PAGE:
About 65% of college graduates in 2017 owed an average of $28,650, according to The Institute for College Access and Success . Owing nearly $30,000 can seem overwhelming, and you might wonder how long it will take to pay off that loan, and whether paying it off will prevent you from reaching other financial milestones, such as buying a house or a car, or starting a family.
Our Student Loan Payoff Calculator can help you figure out how long it might take to pay off your loan under your current payment plan. If you are unsure of your loans and payment dates, you can also look them up. Use the National Student Loan Data System to view all your federal loans and the AnnualCreditReport.com to find a list of any of your private loans.
If you’d like to pay off your student loans faster, here are eight ways to potentially hit that debt-free milestone sooner than you planned to.
Making Extra Payments
There are no prepayment penalties with student loans, so if you want to pay off your loan faster, you can simply make an extra payment each month. However, borrowers may need to specify that any extra payments should be applied to their principal loan balance, not the next monthly payment.
Making a Yearly Lump-Sum Payment
Tax refunds or yearly bonuses can be used to make an extra one-time payment each year. Paying even an extra $1,000 from a tax return once a year could help someone get out of debt sooner.
Devoting Side-gig Earnings to Your Loans
Taking on a side gig that allows you to earn extra money can start with an Etsy shop, walking dogs, or offering guitar lessons. Considering the average dog walker rate is $13.94 an hour , just five hours a week walking dogs could mean an extra $3,600 a year.
Need help paying down your student loans?
Student loan refinancing with SoFi may
be able to help.
Putting An Income Raise to Use
If you get a raise, rather than spending that extra money to buy something new, upgrade to a nicer apartment, or take a vacation, that extra cash could mean an extra payment on your student loans each month. The 2018 to 2019 U.S. Compensation Planning Survey , projects a 2.9% raise for employees in 2019.
Looking at Jobs that Can Help You Qualify for Loan Forgiveness
There are several types of jobs that can help you qualify for student loan forgiveness (on certain federal student loans), including working for the Peace Corps and AmeriCorps.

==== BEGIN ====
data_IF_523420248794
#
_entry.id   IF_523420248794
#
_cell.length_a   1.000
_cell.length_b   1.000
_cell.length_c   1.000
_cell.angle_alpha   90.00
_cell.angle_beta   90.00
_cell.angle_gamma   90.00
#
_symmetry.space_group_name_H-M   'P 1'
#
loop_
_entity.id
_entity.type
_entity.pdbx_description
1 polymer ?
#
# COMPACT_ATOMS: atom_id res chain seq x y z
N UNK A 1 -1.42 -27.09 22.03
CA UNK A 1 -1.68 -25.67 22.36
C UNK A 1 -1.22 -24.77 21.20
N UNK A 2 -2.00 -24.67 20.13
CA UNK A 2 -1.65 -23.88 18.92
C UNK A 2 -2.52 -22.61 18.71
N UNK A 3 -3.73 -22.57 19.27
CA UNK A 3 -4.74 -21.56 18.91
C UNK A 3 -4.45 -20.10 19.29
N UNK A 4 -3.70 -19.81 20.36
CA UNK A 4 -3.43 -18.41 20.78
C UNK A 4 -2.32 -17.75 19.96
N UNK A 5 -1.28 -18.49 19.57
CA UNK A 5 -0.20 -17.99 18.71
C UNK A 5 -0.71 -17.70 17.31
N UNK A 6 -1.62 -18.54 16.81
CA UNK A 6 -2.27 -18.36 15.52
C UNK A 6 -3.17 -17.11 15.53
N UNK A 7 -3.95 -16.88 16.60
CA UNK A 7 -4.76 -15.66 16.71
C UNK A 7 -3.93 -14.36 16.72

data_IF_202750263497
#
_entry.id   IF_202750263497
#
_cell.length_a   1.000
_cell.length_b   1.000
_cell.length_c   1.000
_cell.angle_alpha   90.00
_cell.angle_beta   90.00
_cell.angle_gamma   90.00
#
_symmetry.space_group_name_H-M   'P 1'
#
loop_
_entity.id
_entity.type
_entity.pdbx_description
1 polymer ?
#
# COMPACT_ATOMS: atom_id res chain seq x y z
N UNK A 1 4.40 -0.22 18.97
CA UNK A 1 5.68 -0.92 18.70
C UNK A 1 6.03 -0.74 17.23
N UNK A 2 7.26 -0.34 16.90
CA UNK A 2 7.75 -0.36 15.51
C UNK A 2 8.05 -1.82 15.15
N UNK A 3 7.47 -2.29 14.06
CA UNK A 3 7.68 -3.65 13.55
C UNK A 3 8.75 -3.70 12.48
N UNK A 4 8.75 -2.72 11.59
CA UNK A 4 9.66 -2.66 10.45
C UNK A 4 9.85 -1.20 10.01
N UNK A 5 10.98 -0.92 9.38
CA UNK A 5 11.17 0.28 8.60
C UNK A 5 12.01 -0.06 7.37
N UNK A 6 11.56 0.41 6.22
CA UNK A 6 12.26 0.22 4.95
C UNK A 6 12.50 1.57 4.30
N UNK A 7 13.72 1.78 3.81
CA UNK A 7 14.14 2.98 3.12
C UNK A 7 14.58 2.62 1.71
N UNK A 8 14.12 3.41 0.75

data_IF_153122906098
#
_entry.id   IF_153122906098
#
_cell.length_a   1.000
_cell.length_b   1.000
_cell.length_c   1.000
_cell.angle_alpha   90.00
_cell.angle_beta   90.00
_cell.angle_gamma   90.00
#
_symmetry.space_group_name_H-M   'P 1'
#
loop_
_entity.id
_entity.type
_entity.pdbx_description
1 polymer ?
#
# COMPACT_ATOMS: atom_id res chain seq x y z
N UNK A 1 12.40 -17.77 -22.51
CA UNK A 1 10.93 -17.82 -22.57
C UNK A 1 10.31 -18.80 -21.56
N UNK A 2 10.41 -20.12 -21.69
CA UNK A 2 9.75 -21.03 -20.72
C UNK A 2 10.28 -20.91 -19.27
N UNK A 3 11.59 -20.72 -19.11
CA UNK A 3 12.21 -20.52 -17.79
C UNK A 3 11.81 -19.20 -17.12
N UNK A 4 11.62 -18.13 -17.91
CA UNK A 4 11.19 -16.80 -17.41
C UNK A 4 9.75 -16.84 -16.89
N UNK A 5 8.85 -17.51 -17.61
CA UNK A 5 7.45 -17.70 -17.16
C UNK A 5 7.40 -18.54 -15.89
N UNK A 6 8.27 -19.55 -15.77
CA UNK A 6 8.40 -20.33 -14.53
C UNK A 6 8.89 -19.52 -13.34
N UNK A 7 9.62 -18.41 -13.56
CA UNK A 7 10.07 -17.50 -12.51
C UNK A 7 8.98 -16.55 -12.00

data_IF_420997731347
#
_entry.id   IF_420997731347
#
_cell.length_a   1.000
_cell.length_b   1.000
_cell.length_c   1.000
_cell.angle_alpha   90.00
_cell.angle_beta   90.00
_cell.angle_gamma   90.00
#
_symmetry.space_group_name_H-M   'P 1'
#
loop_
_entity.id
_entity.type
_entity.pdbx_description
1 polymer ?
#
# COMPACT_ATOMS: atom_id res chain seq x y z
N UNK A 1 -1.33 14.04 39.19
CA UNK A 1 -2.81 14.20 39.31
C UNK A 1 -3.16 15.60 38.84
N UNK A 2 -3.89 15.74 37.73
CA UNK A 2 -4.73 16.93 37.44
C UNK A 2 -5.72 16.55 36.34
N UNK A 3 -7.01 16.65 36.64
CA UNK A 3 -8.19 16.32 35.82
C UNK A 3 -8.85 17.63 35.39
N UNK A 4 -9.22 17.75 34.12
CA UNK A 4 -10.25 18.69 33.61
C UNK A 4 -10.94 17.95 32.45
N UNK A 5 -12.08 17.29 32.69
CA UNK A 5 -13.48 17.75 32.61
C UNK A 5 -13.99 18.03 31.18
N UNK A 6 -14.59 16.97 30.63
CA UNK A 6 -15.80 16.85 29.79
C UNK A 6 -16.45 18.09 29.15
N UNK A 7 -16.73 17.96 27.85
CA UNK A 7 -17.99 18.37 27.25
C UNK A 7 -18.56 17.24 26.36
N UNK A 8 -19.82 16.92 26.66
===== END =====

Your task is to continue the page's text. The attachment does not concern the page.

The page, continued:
The Public Service Loan Forgiveness (PSLF) Program forgives the remaining balance on Direct Loans after 120 qualifying monthly payments under a qualifying repayment plan while working full-time for a qualifying employer.
Employment with the following types of organizations may qualify graduates for PSLF, according to the U.S. Federal Student Aid office :
• Any federal, state, local, or tribal government organization.
• Not-for-profit organizations that are tax-exempt under Section 501(c)(3) of the Internal Revenue Code
• Other types of not-for-profit organizations that are not tax-exempt provided their primary purpose is to provide certain types of qualifying public services.
• You can learn more about qualifying employment here .
Seeking Employers that Offer a Matching Student Loan Contribution Plan
A number of companies are starting programs to help their employees pay off their student loans, including Fidelity, Aetna, PwC, Carvana, and SoFi, according to GlassDoor . Some of these employers help pay off loans while others offer a matching payment plan.
For instance, PricewaterhouseCoopers offers up to $1,200 per year toward their employees’ student loans, with a maximum of $7,200. And Aetna offers up to $2,000 in matching student loan payments for a maximum of $10,000 for full-time employees.
Refinancing Your Student Loans
Don’t underestimate the potential power of refinancing your student loans. You could end up with a lower monthly payment, or you may be able to reduce your student loan interest rate. Refinancing allows you to combine any federal or private student loans into one new loan with a new (and hopefully lower) interest rate.
And SoFi offers rate discounts to eligible members who enroll in autopay for their loan payments. SoFi offers a range of refinancing options to help optimize your monthly payments, and potentially improve your loan terms and rates.
The information and analysis provided through hyperlinks to third party websites, while believed to be accurate, cannot be guaranteed by SoFi. Links are provided for informational purposes and should not be viewed as an endorsement.
No brands or products mentioned are affiliated with SoFi, nor do they endorse or sponsor this article. Third party trademarks referenced herein are property of their respective owners.
Notice: SoFi refinance loans are private loans and do not have the same repayment options that the federal loan program offers such as Income Based Repayment or Income Contingent Repayment or PAYE. SoFi always recommends that you consult a qualified financial advisor to discuss what is best for your unique situation.
To check the rates and terms you may qualify for, SoFi conducts a soft credit pull that will not affect your credit score. A hard credit pull, which may impact your credit score, is required if you apply for a SoFi product after being pre-qualified.
This article provides general background information only and is not intended to serve as legal or tax advice or as a substitute for legal counsel. You should consult your own attorney and/or tax advisor if you have a question requiring legal or tax advice.